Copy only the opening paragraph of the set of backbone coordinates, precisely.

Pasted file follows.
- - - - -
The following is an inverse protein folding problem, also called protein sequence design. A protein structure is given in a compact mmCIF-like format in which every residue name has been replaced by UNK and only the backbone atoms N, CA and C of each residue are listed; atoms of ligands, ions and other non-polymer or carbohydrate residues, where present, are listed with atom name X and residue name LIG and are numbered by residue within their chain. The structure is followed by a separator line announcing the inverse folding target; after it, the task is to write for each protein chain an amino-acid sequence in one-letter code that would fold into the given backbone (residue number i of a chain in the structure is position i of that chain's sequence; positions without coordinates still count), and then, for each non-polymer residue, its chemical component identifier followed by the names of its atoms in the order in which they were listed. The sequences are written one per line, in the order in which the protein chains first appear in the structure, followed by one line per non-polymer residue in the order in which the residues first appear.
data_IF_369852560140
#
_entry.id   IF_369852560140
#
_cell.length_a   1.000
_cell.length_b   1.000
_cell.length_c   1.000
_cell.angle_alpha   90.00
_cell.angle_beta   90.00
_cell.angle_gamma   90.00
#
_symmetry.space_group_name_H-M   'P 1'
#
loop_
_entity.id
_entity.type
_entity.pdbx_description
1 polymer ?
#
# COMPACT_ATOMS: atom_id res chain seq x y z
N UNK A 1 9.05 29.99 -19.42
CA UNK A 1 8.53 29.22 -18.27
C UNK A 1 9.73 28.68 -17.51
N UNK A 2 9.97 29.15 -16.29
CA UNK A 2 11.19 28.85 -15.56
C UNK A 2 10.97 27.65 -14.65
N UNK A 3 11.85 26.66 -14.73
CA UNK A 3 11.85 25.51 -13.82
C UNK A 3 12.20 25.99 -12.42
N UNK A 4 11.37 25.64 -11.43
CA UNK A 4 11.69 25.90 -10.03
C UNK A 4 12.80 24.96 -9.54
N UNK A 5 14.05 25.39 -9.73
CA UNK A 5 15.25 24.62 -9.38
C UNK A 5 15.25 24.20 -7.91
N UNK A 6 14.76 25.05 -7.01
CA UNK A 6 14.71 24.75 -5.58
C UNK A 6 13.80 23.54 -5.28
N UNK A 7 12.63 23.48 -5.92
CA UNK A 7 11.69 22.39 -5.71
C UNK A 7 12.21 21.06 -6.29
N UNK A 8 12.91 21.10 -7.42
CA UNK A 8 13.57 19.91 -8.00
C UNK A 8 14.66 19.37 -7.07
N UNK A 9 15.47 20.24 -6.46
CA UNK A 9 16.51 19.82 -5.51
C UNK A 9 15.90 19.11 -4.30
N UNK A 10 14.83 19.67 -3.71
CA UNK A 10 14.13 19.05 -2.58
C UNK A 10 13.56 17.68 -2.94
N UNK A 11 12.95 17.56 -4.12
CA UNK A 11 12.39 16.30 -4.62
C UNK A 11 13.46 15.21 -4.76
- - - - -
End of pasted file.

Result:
The following is an inverse protein folding problem, also called protein sequence design. A protein structure is given in a compact mmCIF-like format in which every residue name has been replaced by UNK and only the backbone atoms N, CA and C of each residue are listed; atoms of ligands, ions and other non-polymer or carbohydrate residues, where present, are listed with atom name X and residue name LIG and are numbered by residue within their chain. The structure is followed by a separator line announcing the inverse folding target; after it, the task is to write for each protein chain an amino-acid sequence in one-letter code that would fold into the given backbone (residue number i of a chain in the structure is position i of that chain's sequence; positions without coordinates still count), and then, for each non-polymer residue, its chemical component identifier followed by the names of its atoms in the order in which they were listed. The sequences are written one per line, in the order in which the protein chains first appear in the structure, followed by one line per non-polymer residue in the order in which the residues first appear.